How water can flow in Mars's colder climate
Regarding Peter Spotts's Dec. 7 article, "Mars photo evidence shows recently running water": So now there's flowing water on Mars, huh? And recently at that! Come on. In order for water to flow anywhere, it cannot be frozen, and it has to be under some kind of atmospheric pressure. The average temperature of Mars is roughly equivalent to the temperature in Antarctica on a bad day. And there is virtually no atmosphere on Mars.
Whether or not water has flowed on Mars, at a time when our budget is dangerously bloated and our national debt is nearly out of control, NASA seems to feel the need to convince congressmen and others that it is still relevant to the needs of the US. Enough already. Like SETI (the Search for Extraterrestrial Intelligence), it's time for NASA to go private and spare us the tax burden of their sci-fi fantasies.
Pearl City, Hawaii
Peter Spotts responds: Mars has a chilly average temperature at the surface of -64 degrees F., NASA says. But the average masks wide swings – from a balmy 80 degrees F. near the equator in the Martian summer to -199 degrees F. at the poles in winter. And Mars has a thin atmosphere, mostly carbon dioxide. Winds can reach speeds of up to 80 miles an hour and trigger local and regional dust storms – readily seen through telescopes on Earth. Water would have no problem flowing downhill when it's 80 degrees outside. And when water is underground, and thus probably under pressure, it can still flow for some distance downhill in subzero temperatures before it freezes.
I understand and appreciate the desire to be realistic about Sen. Barack Obama in your Dec. 15 editorial, "Taking 'Obama-mania' in stride." But given the mess the US is now in, it's clear that a long political track record and substantial legislative experience do not guarantee qualified leadership.
What many people are looking for now are leaders who are open, inclusive, farsighted, and who hold a well-educated world-view. The proof is always in the pudding, but the words must first be spoken. I, for one, have not heard the sort of substantial message we hear from Senator Obama coming from much more experienced politicians, and I might be suspicious if I started hearing similar words from them at this point.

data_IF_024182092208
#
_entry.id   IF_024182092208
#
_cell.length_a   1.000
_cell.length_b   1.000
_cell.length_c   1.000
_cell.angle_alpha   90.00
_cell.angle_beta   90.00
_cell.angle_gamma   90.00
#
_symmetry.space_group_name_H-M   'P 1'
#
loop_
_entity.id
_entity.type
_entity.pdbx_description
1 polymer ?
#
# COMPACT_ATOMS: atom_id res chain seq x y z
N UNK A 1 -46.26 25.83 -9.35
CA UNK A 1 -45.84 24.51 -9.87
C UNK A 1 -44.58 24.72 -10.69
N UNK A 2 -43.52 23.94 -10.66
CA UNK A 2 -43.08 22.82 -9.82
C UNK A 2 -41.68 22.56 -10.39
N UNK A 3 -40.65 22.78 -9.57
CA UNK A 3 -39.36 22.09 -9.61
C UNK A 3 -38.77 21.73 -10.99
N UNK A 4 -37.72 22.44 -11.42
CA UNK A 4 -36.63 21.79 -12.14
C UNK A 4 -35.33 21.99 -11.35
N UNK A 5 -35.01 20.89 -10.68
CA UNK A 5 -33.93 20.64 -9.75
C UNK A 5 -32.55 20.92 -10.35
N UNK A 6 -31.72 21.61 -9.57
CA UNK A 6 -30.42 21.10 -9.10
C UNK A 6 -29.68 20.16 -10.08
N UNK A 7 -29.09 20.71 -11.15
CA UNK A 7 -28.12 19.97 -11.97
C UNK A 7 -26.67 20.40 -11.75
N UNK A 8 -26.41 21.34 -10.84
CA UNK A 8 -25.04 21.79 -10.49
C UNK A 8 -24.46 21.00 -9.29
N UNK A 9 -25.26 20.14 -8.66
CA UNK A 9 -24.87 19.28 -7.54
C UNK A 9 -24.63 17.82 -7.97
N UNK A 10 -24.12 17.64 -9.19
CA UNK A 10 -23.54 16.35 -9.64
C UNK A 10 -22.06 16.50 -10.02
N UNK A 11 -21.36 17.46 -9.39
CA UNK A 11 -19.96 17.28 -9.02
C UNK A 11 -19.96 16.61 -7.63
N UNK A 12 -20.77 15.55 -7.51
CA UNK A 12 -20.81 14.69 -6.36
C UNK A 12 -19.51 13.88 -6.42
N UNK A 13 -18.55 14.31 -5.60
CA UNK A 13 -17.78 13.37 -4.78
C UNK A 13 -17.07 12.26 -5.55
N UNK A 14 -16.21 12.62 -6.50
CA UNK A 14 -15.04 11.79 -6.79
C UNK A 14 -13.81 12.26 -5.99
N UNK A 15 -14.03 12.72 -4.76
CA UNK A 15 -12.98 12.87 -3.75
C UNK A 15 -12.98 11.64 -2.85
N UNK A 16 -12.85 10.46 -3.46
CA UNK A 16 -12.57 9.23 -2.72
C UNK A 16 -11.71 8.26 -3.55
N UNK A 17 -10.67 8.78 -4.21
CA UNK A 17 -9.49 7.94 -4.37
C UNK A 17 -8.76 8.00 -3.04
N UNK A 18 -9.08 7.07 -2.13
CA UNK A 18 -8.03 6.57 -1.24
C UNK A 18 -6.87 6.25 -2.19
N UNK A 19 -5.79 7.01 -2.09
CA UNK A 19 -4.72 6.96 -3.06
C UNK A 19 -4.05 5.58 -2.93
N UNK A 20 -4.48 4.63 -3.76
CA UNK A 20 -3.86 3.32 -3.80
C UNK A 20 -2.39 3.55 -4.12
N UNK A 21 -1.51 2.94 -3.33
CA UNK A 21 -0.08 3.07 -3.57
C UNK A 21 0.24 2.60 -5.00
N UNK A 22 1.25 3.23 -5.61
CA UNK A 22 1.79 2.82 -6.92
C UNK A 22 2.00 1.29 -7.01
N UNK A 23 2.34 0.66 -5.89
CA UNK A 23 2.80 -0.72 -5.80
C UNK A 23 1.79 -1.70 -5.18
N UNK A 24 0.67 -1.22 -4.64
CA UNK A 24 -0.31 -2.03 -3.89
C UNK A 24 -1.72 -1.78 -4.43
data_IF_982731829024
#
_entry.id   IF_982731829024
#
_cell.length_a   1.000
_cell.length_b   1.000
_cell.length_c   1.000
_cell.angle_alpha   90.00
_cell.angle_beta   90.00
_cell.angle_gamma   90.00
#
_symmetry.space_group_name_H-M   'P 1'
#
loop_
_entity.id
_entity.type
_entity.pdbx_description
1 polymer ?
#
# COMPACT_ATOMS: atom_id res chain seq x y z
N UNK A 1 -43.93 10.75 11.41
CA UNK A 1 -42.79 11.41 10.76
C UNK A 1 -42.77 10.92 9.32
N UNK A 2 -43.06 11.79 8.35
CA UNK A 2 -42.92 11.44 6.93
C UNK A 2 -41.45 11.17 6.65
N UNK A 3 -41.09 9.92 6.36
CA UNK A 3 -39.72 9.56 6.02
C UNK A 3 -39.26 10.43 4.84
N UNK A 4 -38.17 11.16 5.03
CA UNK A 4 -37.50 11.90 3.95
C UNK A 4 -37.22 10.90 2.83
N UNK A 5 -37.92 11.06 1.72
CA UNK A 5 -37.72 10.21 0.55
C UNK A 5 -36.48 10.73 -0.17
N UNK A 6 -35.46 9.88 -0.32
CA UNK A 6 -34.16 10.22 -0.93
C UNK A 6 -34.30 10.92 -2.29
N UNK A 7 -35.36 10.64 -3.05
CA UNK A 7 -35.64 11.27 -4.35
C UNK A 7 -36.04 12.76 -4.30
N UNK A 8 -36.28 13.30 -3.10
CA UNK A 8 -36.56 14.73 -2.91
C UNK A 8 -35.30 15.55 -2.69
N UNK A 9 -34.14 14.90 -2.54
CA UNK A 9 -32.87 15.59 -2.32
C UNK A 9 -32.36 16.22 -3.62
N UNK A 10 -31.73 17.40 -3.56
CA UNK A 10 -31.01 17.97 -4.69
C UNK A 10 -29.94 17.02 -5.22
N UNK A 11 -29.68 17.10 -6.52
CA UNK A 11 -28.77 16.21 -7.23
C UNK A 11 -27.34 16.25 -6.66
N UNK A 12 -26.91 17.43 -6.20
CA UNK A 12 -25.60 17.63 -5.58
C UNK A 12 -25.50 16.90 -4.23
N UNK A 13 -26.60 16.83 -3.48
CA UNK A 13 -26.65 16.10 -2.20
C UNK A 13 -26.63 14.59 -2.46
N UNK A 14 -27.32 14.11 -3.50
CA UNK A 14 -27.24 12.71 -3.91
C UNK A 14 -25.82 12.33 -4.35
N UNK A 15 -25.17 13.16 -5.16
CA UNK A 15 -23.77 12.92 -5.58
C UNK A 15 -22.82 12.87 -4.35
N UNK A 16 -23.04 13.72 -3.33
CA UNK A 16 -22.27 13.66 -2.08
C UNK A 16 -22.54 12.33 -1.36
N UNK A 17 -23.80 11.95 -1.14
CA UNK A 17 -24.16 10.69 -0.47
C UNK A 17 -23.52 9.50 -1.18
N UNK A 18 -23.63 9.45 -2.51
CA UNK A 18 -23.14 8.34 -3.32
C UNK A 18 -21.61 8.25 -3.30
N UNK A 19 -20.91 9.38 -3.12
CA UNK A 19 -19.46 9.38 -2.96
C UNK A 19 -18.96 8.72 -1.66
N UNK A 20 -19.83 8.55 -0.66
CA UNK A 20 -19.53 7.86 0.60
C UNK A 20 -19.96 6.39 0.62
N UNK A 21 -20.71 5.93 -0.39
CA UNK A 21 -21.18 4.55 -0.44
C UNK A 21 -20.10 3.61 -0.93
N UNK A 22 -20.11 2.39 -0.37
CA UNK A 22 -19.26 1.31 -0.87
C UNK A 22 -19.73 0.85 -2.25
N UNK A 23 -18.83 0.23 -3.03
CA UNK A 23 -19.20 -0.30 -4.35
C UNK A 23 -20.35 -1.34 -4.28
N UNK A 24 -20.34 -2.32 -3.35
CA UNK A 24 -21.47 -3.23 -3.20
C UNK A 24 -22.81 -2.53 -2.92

I read the Dec. 12 book review, "Giants of the Gilded Age," which examined the new biographies, "Mellon: An American Life," by David Cannadine, and "Andrew Carnegie," by David Nasaw. As one of the many around the world whose childhood was enriched by an Andrew Carnegie public library, I remain grateful that Mr. Carnegie used his money to bless the world.
Growing up in what was then British Guiana, in South America, I benefited not only from the Carnegie library, but also from the Carnegie School of Home Economics. It was from the Carnegie public library that I was sent to England to be trained as a librarian. Today, I am able to enrich my story time presentations with costumes and whimsical hats that I learned to make during those evening classes I took as a teenager at the school of home economics. I would love to know more about the person or group of persons who advised Carnegie in his outstanding choice of philanthropic endeavor.
Daphne E. Santosa
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